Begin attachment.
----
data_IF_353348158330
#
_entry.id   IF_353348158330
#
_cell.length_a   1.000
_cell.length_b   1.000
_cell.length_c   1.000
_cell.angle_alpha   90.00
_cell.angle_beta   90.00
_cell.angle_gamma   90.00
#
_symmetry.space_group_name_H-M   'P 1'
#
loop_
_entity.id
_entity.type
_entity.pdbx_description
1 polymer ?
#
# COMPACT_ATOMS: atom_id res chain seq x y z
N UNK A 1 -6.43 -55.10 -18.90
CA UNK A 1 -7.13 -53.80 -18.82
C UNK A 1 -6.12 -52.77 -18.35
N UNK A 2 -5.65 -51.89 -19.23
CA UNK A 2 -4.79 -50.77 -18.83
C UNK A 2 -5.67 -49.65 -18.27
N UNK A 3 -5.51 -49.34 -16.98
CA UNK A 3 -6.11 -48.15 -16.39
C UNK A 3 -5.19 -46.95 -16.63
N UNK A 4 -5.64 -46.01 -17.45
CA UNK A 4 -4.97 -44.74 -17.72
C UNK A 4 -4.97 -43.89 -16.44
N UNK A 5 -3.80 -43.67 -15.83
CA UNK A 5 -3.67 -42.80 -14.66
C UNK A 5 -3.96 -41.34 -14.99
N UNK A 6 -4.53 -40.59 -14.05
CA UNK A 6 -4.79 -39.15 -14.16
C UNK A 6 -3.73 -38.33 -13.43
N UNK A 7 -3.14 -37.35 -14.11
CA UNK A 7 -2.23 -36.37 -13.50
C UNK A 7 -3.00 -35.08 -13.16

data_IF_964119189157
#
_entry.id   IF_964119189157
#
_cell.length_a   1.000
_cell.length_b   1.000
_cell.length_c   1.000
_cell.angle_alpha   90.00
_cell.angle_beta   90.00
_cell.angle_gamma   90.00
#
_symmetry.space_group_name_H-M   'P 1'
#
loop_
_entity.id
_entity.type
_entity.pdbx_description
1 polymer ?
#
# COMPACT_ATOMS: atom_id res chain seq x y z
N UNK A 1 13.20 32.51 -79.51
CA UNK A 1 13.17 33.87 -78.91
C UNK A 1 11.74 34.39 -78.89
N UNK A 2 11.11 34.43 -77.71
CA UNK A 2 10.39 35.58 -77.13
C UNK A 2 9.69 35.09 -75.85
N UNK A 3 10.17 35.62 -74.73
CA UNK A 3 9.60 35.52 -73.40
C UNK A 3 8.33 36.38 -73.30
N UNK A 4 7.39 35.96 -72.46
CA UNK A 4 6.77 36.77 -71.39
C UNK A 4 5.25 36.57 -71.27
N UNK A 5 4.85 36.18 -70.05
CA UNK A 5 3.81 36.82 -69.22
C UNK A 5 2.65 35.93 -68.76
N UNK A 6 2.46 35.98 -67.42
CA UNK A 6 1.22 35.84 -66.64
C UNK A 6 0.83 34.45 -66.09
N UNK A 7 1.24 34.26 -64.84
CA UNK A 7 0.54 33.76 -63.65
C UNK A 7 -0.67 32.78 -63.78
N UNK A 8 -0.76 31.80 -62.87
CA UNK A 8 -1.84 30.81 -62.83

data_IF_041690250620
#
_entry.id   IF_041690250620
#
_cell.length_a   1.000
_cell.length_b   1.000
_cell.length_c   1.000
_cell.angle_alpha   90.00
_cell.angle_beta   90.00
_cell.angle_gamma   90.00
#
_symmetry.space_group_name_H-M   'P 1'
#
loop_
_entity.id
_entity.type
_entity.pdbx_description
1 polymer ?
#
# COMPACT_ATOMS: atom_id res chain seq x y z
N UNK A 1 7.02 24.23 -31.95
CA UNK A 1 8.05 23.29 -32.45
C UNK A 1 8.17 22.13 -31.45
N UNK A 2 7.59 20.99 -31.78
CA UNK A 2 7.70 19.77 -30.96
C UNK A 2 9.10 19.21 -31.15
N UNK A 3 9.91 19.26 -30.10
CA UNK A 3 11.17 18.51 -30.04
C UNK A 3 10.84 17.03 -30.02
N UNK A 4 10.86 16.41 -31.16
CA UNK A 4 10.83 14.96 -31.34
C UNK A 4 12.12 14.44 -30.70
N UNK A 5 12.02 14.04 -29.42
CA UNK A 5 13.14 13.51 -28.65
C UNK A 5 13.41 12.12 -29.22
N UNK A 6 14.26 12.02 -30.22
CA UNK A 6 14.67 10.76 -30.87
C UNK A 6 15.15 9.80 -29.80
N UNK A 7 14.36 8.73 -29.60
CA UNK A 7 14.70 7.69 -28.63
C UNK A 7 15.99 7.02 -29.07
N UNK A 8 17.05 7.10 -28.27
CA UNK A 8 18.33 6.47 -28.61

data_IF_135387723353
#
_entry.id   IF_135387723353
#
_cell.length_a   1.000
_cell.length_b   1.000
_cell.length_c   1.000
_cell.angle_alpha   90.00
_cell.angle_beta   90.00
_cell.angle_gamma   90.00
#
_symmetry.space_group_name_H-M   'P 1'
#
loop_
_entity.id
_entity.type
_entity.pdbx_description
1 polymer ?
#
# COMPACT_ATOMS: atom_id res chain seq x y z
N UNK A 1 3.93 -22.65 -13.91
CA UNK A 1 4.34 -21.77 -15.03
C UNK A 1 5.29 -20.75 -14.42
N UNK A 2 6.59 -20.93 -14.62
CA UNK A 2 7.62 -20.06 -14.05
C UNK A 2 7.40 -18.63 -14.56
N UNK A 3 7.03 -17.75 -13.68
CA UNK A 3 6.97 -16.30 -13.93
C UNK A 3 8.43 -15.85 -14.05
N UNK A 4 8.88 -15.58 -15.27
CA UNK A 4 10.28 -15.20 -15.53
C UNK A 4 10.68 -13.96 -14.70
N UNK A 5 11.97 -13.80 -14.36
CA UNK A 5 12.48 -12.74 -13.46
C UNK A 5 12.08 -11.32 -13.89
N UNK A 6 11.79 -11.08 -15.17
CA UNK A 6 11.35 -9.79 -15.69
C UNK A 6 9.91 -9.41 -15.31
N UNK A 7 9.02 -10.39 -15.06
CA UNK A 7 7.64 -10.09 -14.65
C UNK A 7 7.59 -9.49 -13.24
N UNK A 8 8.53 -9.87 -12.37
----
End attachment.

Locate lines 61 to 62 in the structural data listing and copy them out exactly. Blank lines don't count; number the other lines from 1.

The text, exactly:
# COMPACT_ATOMS: atom_id res chain seq x y z
N UNK A 1 13.20 32.51 -79.51